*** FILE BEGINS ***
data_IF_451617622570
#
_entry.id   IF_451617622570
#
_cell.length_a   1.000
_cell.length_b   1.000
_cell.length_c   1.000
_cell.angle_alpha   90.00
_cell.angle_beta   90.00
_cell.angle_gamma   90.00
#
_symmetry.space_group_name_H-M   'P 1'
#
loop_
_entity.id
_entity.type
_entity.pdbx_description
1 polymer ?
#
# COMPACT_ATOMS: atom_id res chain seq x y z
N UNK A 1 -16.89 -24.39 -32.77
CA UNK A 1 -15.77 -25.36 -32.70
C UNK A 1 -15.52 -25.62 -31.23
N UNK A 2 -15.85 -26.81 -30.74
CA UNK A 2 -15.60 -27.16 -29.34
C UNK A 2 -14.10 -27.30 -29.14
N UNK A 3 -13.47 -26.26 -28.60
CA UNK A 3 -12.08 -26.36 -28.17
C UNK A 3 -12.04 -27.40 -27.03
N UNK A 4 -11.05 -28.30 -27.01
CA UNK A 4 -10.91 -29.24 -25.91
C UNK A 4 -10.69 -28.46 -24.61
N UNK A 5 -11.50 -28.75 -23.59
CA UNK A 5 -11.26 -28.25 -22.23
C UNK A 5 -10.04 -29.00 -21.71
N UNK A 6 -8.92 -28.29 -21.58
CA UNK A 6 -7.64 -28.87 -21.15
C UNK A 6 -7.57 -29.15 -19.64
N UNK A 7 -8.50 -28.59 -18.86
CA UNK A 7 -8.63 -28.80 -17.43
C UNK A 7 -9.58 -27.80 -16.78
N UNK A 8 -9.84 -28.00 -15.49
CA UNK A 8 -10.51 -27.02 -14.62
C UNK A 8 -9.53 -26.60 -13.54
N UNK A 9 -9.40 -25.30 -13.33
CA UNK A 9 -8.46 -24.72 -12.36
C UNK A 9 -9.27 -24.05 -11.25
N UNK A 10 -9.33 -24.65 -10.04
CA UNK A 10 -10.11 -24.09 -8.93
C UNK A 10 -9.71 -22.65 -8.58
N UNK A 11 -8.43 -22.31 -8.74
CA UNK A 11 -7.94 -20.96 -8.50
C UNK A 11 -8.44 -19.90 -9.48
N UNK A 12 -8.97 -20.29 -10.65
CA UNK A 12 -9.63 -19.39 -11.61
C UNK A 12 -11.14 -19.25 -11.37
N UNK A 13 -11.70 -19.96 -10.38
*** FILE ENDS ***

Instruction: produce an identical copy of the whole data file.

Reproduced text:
data_IF_451617622570
#
_entry.id   IF_451617622570
#
_cell.length_a   1.000
_cell.length_b   1.000
_cell.length_c   1.000
_cell.angle_alpha   90.00
_cell.angle_beta   90.00
_cell.angle_gamma   90.00
#
_symmetry.space_group_name_H-M   'P 1'
#
loop_
_entity.id
_entity.type
_entity.pdbx_description
1 polymer ?
#
# COMPACT_ATOMS: atom_id res chain seq x y z
N UNK A 1 -16.89 -24.39 -32.77
CA UNK A 1 -15.77 -25.36 -32.70
C UNK A 1 -15.52 -25.62 -31.23
N UNK A 2 -15.85 -26.81 -30.74
CA UNK A 2 -15.60 -27.16 -29.34
C UNK A 2 -14.10 -27.30 -29.14
N UNK A 3 -13.47 -26.26 -28.60
CA UNK A 3 -12.08 -26.36 -28.17
C UNK A 3 -12.04 -27.40 -27.03
N UNK A 4 -11.05 -28.30 -27.01
CA UNK A 4 -10.91 -29.24 -25.91
C UNK A 4 -10.69 -28.46 -24.61
N UNK A 5 -11.50 -28.75 -23.59
CA UNK A 5 -11.26 -28.25 -22.23
C UNK A 5 -10.04 -29.00 -21.71
N UNK A 6 -8.92 -28.29 -21.58
CA UNK A 6 -7.64 -28.87 -21.15
C UNK A 6 -7.57 -29.15 -19.64
N UNK A 7 -8.50 -28.59 -18.86
CA UNK A 7 -8.63 -28.80 -17.43
C UNK A 7 -9.58 -27.80 -16.78
N UNK A 8 -9.84 -28.00 -15.49
CA UNK A 8 -10.51 -27.02 -14.62
C UNK A 8 -9.53 -26.60 -13.54
N UNK A 9 -9.40 -25.30 -13.33
CA UNK A 9 -8.46 -24.72 -12.36
C UNK A 9 -9.27 -24.05 -11.25
N UNK A 10 -9.33 -24.65 -10.04
CA UNK A 10 -10.11 -24.09 -8.93
C UNK A 10 -9.71 -22.65 -8.58
N UNK A 11 -8.43 -22.31 -8.74
CA UNK A 11 -7.94 -20.96 -8.50
C UNK A 11 -8.44 -19.90 -9.48
N UNK A 12 -8.97 -20.29 -10.65
CA UNK A 12 -9.63 -19.39 -11.61
C UNK A 12 -11.14 -19.25 -11.37
N UNK A 13 -11.70 -19.96 -10.38